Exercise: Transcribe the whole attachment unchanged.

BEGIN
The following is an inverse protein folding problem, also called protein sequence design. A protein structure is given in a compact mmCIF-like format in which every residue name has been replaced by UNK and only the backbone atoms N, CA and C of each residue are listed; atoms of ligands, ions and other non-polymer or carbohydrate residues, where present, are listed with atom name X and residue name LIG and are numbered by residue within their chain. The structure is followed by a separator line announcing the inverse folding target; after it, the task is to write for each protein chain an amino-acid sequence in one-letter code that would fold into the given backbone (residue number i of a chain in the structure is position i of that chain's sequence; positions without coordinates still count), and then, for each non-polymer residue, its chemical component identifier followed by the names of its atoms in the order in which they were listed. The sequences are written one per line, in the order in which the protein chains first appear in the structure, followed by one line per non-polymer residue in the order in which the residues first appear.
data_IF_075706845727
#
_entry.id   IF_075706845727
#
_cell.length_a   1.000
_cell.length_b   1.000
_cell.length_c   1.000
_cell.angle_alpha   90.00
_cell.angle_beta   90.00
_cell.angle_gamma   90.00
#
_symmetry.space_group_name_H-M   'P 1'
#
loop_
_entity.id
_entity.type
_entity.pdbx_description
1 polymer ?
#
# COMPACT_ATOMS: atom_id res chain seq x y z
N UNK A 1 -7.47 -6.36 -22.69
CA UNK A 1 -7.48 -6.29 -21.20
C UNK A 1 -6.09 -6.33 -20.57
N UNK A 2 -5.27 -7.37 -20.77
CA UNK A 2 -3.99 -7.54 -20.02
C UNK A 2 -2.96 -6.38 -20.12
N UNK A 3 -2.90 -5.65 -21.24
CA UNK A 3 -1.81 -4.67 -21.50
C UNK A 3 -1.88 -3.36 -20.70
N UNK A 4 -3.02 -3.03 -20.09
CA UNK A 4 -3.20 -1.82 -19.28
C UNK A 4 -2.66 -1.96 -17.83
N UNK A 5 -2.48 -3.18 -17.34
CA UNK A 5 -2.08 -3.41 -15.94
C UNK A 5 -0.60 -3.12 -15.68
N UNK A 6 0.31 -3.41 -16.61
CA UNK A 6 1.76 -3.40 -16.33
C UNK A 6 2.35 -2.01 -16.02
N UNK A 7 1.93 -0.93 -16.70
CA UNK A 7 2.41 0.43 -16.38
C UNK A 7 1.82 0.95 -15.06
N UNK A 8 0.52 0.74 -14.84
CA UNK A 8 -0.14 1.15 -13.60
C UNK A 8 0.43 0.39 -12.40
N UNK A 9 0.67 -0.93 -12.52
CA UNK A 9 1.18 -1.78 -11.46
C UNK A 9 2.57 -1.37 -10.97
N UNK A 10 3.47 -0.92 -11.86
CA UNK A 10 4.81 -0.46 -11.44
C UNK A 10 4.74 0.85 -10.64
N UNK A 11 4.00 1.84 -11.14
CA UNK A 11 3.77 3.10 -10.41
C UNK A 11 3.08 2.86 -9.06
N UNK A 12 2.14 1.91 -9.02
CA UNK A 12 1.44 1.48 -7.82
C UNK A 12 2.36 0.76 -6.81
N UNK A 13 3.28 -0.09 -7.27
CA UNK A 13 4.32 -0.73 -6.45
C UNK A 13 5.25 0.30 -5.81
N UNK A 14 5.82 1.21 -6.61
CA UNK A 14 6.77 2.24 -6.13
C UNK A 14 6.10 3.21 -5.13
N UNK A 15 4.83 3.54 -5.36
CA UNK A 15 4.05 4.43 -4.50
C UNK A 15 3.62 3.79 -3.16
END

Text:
The following is an inverse protein folding problem, also called protein sequence design. A protein structure is given in a compact mmCIF-like format in which every residue name has been replaced by UNK and only the backbone atoms N, CA and C of each residue are listed; atoms of ligands, ions and other non-polymer or carbohydrate residues, where present, are listed with atom name X and residue name LIG and are numbered by residue within their chain. The structure is followed by a separator line announcing the inverse folding target; after it, the task is to write for each protein chain an amino-acid sequence in one-letter code that would fold into the given backbone (residue number i of a chain in the structure is position i of that chain's sequence; positions without coordinates still count), and then, for each non-polymer residue, its chemical component identifier followed by the names of its atoms in the order in which they were listed. The sequences are written one per line, in the order in which the protein chains first appear in the structure, followed by one line per non-polymer residue in the order in which the residues first appear.
data_IF_075706845727
#
_entry.id   IF_075706845727
#
_cell.length_a   1.000
_cell.length_b   1.000
_cell.length_c   1.000
_cell.angle_alpha   90.00
_cell.angle_beta   90.00
_cell.angle_gamma   90.00
#
_symmetry.space_group_name_H-M   'P 1'
#
loop_
_entity.id
_entity.type
_entity.pdbx_description
1 polymer ?
#
# COMPACT_ATOMS: atom_id res chain seq x y z
N UNK A 1 -7.47 -6.36 -22.69
CA UNK A 1 -7.48 -6.29 -21.20
C UNK A 1 -6.09 -6.33 -20.57
N UNK A 2 -5.27 -7.37 -20.77
CA UNK A 2 -3.99 -7.54 -20.02
C UNK A 2 -2.96 -6.38 -20.12
N UNK A 3 -2.90 -5.65 -21.24
CA UNK A 3 -1.81 -4.67 -21.50
C UNK A 3 -1.88 -3.36 -20.70
N UNK A 4 -3.02 -3.03 -20.09
CA UNK A 4 -3.20 -1.82 -19.28
C UNK A 4 -2.66 -1.96 -17.83
N UNK A 5 -2.48 -3.18 -17.34
CA UNK A 5 -2.08 -3.41 -15.94
C UNK A 5 -0.60 -3.12 -15.68
N UNK A 6 0.31 -3.41 -16.61
CA UNK A 6 1.76 -3.40 -16.33
C UNK A 6 2.35 -2.01 -16.02
N UNK A 7 1.93 -0.93 -16.70
CA UNK A 7 2.41 0.43 -16.38
C UNK A 7 1.82 0.95 -15.06
N UNK A 8 0.52 0.74 -14.84
CA UNK A 8 -0.14 1.15 -13.60
C UNK A 8 0.43 0.39 -12.40
N UNK A 9 0.67 -0.93 -12.52
CA UNK A 9 1.18 -1.78 -11.46
C UNK A 9 2.57 -1.37 -10.97
N UNK A 10 3.47 -0.92 -11.86
CA UNK A 10 4.81 -0.46 -11.44
C UNK A 10 4.74 0.85 -10.64
N UNK A 11 4.00 1.84 -11.14
CA UNK A 11 3.77 3.10 -10.41
C UNK A 11 3.08 2.86 -9.06
N UNK A 12 2.14 1.91 -9.02
CA UNK A 12 1.44 1.48 -7.82
C UNK A 12 2.36 0.76 -6.81
N UNK A 13 3.28 -0.09 -7.27
CA UNK A 13 4.32 -0.73 -6.45
C UNK A 13 5.25 0.30 -5.81
N UNK A 14 5.82 1.21 -6.61
CA UNK A 14 6.77 2.24 -6.13
C UNK A 14 6.10 3.21 -5.13
N UNK A 15 4.83 3.54 -5.36
CA UNK A 15 4.05 4.43 -4.50
C UNK A 15 3.62 3.79 -3.16